Armed Forces Links
The World War II Memorial honors the 16 million who served in the armed forces of the United States of America, the more than 400.000 who died, and all who supported the war effort from home. Symbolic of the defining event of the 20th Century, the memorial is a monument to the spirit, sacrifice, and commitment of the American people. the Second World War is the only 20th Century event commemorated on the National Mall's central axis.
The World War II Registry is a listing Americans who contributed to the war effort in uniform and on the home front. Make sure that your veteran is honored here!
Four-day tribute, celebration and dedication of the National WWII Memorial in Washington, D.C. from May 27-30, 2004
Includes picture of the 65th Division Display
as reported by the 69th Division
LoneSentry.com The three men whose names are mentioned in the album are Hy Marinoff, Harold Pinkston and George Misuriello. For the most part it's a series of photos, vaguely identified. Give it a glance- maybe there's a picture of you or your family member? If so, let us know. We're sure the author of the website, John Winwood, would appreciate your assistance.
The 65th as a liberating force...
Sub-Camp of Mauthausen liberated by 71st Infantry Division. Complete pamphlet on the liberation of the camp.
Liberation of Mauthausen (and KZ Gusen I, II & III)
by Former Staff Sgt. Albert J. Fosiek of 11th Armored Division
Cololnel Edmund M.'s Holocaust Testimony (HVT-1219). Fortunoff Video Archive for Holocaust Testimonies, Yale University Library
Page commemorating the 65th Infantry Division as a liberating unit.
The 65th Infantry Division participated in the liberation of German Concentration Camps in:
Travel by the association (see also, reunion pages)
Photos and write-up of the trip
DVD's produced about the 65th
"The Greatest Honor" by Kane Farabaugh
"The Greatest Honor" follows a son's last chance to understand the war experience of his father - Illinois farmer John Amm, a U.S. Army veteran of "C" Company of the 260th Infantry Regiment, 65th Infantry Division, a unit at the "tip of the spear" in the Allied push into Germany during the final stages of World War II in Europe. On the 500 mile path the 65th Division took from Le Havre, France to Linz, Austria, John Amm and his fellow infantrymen witnessed the horrors of the Holocaust, and the real cost of war on the people in the towns and camps they liberated. Mr. Amm remained mostly silent about his experience for almost 70 years, until he agreed to be interviewed for the production of this documentary. Written, produced, directed, and edited by Emmy award winning producer / director Kane Farabaugh, “The Greatest Honor” details John Amm's silent heroism and the sacrifices of those he served with, and those he liberated, and preserves their stories for posterity through the American Folk life Center's Veterans History Project at the Library of Congress. To order...email Kane Farabaugh at firstname.lastname@example.org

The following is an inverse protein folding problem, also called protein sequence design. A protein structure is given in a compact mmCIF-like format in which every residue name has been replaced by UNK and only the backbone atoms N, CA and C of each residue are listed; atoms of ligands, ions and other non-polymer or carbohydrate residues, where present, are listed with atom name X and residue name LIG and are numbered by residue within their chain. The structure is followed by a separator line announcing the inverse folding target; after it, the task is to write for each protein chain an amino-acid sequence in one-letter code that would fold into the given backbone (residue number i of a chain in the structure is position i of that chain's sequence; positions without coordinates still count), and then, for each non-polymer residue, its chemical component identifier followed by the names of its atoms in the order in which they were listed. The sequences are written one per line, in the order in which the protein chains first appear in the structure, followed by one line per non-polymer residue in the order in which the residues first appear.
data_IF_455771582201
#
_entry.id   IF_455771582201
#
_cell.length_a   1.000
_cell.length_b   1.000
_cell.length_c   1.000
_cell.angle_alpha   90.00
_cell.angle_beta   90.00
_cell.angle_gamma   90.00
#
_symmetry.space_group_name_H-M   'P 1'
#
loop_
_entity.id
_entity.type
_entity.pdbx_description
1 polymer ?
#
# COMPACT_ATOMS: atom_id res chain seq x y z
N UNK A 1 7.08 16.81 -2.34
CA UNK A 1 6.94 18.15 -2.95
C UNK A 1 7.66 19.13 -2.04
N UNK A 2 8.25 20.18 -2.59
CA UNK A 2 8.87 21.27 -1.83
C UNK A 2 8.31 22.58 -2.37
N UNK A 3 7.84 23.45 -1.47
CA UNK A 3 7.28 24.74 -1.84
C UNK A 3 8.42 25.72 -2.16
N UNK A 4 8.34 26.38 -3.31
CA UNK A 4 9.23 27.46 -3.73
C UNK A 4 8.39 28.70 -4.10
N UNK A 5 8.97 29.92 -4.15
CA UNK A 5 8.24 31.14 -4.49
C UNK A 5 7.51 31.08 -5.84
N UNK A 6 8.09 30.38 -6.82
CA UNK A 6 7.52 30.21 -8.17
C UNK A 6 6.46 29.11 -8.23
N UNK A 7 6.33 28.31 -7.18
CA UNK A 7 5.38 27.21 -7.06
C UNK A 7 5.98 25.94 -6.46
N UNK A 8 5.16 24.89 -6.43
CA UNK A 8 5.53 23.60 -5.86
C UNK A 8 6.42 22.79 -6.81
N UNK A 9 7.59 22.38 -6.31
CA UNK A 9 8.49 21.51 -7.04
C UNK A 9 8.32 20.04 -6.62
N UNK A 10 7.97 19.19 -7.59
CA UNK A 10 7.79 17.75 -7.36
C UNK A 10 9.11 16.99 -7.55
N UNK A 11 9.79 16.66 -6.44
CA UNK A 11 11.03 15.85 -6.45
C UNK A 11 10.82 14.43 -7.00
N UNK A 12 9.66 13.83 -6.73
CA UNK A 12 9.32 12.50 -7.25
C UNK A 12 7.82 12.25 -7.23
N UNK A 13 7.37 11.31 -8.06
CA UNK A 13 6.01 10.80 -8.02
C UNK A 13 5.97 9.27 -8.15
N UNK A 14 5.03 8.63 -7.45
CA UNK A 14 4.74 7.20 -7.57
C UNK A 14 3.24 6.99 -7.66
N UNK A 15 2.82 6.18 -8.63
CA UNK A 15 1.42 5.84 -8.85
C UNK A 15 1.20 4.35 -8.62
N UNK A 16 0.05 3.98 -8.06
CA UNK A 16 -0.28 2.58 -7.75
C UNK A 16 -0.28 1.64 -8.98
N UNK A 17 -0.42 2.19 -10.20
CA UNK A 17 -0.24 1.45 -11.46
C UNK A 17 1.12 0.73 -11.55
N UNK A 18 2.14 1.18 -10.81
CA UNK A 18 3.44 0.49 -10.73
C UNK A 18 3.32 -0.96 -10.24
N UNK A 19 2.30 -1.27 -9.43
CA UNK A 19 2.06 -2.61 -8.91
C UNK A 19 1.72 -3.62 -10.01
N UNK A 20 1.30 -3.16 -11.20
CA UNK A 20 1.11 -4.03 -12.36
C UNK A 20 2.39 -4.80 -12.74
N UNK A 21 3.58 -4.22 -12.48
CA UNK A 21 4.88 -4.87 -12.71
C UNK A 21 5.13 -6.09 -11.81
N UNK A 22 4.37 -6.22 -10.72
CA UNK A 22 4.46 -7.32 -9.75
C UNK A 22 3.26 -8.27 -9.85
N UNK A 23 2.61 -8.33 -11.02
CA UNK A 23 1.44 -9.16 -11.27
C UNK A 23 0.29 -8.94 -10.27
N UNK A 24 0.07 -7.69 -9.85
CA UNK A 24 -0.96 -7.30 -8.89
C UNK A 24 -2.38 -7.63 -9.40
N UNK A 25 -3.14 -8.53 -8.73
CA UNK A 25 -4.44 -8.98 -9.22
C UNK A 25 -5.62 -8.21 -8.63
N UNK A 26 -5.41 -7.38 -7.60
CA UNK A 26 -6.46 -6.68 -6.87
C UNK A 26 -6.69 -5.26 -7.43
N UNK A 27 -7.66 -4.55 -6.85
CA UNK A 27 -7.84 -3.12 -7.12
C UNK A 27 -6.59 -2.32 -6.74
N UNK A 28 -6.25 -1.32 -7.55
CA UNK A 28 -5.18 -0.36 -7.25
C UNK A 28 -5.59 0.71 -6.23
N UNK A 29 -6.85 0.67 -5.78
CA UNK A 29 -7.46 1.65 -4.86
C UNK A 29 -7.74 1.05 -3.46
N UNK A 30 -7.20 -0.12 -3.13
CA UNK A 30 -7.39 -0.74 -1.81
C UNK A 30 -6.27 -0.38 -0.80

Books Written By or About 65th Veterans and Their Experiences
Joe "Windy" Windham's story, of his time spent as an infantry rifleman during 29 months in World War II. He writes of discovering the true meaning of camaraderie, tolerance, and equality, as well as the bond of brotherhood between the men of "I" Company, 260th Infantry. Rated 5 Stars on Amazon.com
"A Test of Faith and Courage: Patton's Raiders in WWII" by Oscar B. Ladner
His memoir as a WWII Combat Infantryman, Company G, 260th in Patton's Third Army
"A Soldier's Promise" by Shirley Shipman Johnson & Houston R. Davis
From the website: "The book is based on true life events as told by Alvin and Inez Shipman to their daughter, Shirley, before their deaths n 1979." "Follow Sergeant Alvin W. Shipman during the fourteen months he was part of the final push into Nazi Germany and the liberation of the Nazi death camp called Mauthausen. Find out about the 'promise' Alvin Shipman makes to a prisoner inside Mauthausen, and how a small book produced inside the prison was smuggled out to America (and is now reprinted here in 'A Soldier's Promise')."
Valhalla Finale by Anna Rosmus
In 1945, American intelligence officers debated a "Valhalla Finale" in the Danube region. General Patton was pacing the floor as his men seized the "Regensburg-Passau-Linz Corridor". To indicate the complex operations, Valhalla Finale features photographic impressions from Bavaria's border with Czechoslovakia and Austria. It reflects individual memories and the enormous power that American commanders applied with such remarkable restraint.
"A Cook's Experiences in World War II" by Joseph A "Buck" Craton
Short autobiography excerpt about his experiences as a cook in the U.S. Army
Author of many publications and books. Better known also as the "The Nasty Girl" from the award winning film by the same name. Ms. Rosmus has been interviewed twice by Morley Safer, in 1994 and again in 2000, for '60 Minutes' on CBS and the American Immigration Law Foundation, has a page on their site honoring Anna as one of the 'Immigrants Who Have Benefited America.'
A New Renaissance (link broken...researching...)
An address by Honorable Alben Hopkins, Major General, U.S. Army, to the members of the 65th Division Association meeting on 30 September 1999 at Imperial Palace Hotel, Biloxi, MS.
A page where those affiliated with the 65th Infantry Division can connect. Requires account creation/login.
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